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Today I tried the oven method for the first time - worked well. Bake on the oven rack or muffin tin (to support the shells), at 325 degrees for 30 minutes, then place in a ice water bath to cool.
I tried the oven method a couple of weeks ago, and was pleased with the result. I did a dozen eggs, (more than I could do in boiling water), set the on the rack, turned the oven on to 325, waited 30 minutes, etc. They were extremely fresh, so they still didn't peel perfectly, but it was pretty close. Totally worth doing in the oven.
Pat is a trusted home cook.
I put eggs in cold water (don't crowd them). bring them to the boil and then put a lid on them, turn the burner off and let them sit for 20 to 30 minutes. And then put them in the sink and run cold water over them to cool...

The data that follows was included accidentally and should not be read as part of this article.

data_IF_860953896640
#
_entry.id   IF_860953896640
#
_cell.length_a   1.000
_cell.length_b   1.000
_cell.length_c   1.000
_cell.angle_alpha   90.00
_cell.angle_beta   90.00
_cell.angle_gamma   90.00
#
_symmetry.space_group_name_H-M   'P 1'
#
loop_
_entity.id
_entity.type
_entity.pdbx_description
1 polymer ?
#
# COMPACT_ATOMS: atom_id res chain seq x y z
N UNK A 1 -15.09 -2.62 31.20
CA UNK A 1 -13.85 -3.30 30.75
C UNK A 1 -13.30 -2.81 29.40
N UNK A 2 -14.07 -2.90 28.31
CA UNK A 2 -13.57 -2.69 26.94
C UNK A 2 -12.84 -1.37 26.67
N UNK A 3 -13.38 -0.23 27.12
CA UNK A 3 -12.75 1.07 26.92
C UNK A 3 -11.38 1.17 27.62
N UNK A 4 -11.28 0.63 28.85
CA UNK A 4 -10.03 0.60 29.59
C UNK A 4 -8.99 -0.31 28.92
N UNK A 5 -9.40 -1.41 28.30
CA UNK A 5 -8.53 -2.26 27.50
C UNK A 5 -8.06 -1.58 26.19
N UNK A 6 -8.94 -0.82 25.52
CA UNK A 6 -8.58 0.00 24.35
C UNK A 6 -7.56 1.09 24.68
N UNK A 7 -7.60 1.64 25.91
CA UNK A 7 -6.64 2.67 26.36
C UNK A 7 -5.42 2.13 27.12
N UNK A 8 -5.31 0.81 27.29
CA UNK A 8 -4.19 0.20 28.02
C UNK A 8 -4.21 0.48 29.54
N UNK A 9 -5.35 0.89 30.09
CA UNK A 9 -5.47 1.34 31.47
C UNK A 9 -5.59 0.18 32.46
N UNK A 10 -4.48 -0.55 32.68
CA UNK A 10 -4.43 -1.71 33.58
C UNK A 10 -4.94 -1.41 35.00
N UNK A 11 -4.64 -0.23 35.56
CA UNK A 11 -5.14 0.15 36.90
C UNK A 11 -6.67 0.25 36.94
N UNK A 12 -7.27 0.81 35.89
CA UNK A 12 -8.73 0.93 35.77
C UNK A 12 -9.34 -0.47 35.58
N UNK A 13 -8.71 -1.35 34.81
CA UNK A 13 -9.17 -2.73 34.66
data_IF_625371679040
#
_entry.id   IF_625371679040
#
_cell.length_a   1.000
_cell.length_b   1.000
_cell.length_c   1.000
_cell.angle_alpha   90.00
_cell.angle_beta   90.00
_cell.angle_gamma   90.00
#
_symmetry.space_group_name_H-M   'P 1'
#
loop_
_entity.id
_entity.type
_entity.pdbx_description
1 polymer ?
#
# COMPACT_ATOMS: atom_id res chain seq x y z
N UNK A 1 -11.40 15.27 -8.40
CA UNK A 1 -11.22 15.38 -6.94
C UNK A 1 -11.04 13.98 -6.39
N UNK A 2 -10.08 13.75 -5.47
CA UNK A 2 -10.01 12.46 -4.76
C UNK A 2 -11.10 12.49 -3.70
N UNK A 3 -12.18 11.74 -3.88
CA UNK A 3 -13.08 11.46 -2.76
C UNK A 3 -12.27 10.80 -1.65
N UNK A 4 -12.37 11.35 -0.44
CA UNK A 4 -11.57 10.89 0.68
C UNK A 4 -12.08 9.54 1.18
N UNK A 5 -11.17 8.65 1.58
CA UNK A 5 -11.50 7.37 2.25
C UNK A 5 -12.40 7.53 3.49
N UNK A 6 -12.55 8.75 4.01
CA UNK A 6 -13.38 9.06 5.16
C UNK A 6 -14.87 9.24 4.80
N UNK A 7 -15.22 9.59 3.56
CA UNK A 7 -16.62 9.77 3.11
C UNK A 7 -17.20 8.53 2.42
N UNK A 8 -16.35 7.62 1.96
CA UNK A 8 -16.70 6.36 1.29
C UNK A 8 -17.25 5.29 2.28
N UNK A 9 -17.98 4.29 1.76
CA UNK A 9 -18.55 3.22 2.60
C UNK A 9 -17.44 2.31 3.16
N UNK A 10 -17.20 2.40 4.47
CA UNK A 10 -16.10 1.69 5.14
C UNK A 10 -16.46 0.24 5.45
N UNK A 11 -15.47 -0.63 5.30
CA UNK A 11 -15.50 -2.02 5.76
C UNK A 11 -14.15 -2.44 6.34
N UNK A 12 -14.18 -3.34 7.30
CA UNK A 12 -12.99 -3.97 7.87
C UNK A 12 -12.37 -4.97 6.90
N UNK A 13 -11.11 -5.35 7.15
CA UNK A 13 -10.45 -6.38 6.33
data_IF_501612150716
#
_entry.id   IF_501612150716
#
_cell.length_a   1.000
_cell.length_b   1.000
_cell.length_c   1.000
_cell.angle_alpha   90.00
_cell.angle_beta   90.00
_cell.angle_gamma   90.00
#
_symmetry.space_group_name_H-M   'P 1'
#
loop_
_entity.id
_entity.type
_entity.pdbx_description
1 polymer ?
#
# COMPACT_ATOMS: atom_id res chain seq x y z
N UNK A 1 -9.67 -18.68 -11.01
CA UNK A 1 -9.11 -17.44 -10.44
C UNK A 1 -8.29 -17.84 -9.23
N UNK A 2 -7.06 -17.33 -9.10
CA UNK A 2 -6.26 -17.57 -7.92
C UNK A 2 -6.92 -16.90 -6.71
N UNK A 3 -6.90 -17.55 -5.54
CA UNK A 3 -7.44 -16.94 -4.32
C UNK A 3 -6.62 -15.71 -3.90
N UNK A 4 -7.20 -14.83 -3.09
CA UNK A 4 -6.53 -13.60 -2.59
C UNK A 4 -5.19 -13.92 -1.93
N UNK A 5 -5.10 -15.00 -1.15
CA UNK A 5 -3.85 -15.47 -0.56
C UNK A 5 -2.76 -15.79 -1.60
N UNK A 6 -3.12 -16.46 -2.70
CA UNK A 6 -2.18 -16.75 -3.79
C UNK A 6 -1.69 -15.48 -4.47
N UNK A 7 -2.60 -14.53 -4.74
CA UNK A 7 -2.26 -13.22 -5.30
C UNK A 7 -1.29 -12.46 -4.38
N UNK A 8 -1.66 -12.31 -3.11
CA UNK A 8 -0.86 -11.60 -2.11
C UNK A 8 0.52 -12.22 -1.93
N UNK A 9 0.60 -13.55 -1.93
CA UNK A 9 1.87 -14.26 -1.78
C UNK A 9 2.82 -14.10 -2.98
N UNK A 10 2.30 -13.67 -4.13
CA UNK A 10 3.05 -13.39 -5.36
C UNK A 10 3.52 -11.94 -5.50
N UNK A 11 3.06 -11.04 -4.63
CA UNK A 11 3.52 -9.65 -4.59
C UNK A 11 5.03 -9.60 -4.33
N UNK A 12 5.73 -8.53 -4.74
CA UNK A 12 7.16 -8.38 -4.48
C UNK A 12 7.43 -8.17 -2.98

Place eggs in Pam covered with cold water. Add 1 tbs olive oil.Bring to a boil uncovered. When water comes to a rapid boil cover and let sit ten minutes. Rinse under cold water and let cool. Eggs come out perfect every time. ( the oil makes them easy to peel)
Best way I have found and this was from a well respected kitchen - week old or more eggs (makes for easy de-shelling). Cold water, eggs, and sea salt in a pot - eggs single layer. Bring to a boil then remove from that burner and cover for ten minutes - drain and rinse. The rinse is important in order to prevent over cooking or green yolk hard boiled eggs.
After years of following Julia Child's cold water method I have finally moved on to the much more consistent boiling water technique. Bring enough water to cover your eggs to a boil and gently lower the cold eggs into the water (honestly, they crack way less often than people would have you believe, and even if they do- no great loss). Simmer gently. 4-6 eggs cooked for 6:30 will give you perfect eggs mollet (just past soft-boiled and still a touch runny). 7:30 will give you perfect hard cooked eggs. Cool the eggs in a water bath before peeling them. This method yields perfect, easy to peel eggs every time. And it's much easier to time!
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